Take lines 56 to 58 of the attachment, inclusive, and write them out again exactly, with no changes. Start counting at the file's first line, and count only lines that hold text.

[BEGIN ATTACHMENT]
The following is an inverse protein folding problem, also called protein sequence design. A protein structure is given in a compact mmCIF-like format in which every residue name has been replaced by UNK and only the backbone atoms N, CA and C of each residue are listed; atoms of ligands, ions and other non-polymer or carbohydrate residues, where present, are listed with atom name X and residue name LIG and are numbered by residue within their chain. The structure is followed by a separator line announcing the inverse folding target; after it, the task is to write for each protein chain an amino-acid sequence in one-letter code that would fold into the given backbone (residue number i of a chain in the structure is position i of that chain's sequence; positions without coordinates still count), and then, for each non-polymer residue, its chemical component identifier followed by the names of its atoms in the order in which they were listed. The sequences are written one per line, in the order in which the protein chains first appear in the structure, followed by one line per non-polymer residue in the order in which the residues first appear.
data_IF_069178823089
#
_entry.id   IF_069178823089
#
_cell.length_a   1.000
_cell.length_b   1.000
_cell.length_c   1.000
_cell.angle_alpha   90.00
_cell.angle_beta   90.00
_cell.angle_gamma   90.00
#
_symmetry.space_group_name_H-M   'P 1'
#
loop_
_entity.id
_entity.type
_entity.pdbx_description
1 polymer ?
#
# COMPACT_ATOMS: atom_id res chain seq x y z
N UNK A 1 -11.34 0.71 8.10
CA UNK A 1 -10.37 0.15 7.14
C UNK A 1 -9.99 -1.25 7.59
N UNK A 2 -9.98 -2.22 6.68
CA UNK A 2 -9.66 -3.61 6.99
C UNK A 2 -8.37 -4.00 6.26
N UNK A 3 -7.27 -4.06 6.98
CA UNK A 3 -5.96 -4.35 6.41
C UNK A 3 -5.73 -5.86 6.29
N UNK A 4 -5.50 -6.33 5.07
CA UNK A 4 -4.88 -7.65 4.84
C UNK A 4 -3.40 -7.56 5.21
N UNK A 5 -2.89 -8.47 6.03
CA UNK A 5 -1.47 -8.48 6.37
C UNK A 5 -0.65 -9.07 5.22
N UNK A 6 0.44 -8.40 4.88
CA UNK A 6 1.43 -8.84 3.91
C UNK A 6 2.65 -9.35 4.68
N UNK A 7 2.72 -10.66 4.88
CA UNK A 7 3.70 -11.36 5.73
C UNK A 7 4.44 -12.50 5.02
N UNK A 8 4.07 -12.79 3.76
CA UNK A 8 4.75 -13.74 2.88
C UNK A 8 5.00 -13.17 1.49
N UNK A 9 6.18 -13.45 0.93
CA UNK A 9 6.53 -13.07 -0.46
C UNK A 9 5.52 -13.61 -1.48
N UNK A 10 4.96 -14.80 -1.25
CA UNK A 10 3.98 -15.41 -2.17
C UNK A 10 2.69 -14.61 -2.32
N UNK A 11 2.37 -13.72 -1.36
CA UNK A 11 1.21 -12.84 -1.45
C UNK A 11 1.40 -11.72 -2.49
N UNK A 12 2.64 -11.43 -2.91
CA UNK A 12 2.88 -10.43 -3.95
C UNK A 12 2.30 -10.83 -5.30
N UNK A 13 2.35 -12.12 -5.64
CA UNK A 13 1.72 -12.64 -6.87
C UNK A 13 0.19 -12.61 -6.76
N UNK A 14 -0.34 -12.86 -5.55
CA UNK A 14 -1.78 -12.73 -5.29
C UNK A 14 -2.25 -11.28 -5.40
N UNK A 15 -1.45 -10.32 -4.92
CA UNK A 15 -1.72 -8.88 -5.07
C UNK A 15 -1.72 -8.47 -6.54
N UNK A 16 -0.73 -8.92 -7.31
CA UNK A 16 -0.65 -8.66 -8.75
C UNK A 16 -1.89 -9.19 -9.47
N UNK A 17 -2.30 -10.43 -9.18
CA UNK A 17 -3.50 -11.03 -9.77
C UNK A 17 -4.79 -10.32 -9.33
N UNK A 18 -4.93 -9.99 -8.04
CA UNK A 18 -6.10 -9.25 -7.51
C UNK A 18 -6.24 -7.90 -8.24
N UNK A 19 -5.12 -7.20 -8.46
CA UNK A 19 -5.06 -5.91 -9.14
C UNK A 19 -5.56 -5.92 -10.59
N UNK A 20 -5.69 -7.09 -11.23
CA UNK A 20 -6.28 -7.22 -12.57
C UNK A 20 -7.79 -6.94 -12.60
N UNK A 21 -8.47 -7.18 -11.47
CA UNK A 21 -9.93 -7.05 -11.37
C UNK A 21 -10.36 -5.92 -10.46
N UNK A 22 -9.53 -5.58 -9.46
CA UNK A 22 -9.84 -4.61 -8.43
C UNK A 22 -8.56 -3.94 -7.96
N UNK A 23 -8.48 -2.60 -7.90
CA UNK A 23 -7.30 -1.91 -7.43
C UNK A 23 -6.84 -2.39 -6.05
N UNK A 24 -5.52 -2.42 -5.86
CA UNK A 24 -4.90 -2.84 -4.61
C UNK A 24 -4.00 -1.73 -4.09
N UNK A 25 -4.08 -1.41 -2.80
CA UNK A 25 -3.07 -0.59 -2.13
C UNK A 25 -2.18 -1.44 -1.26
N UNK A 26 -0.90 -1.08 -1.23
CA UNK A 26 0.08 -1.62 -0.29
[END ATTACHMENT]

CA UNK A 12 2.88 -10.43 -3.95
C UNK A 12 2.30 -10.83 -5.30
N UNK A 13 2.35 -12.12 -5.64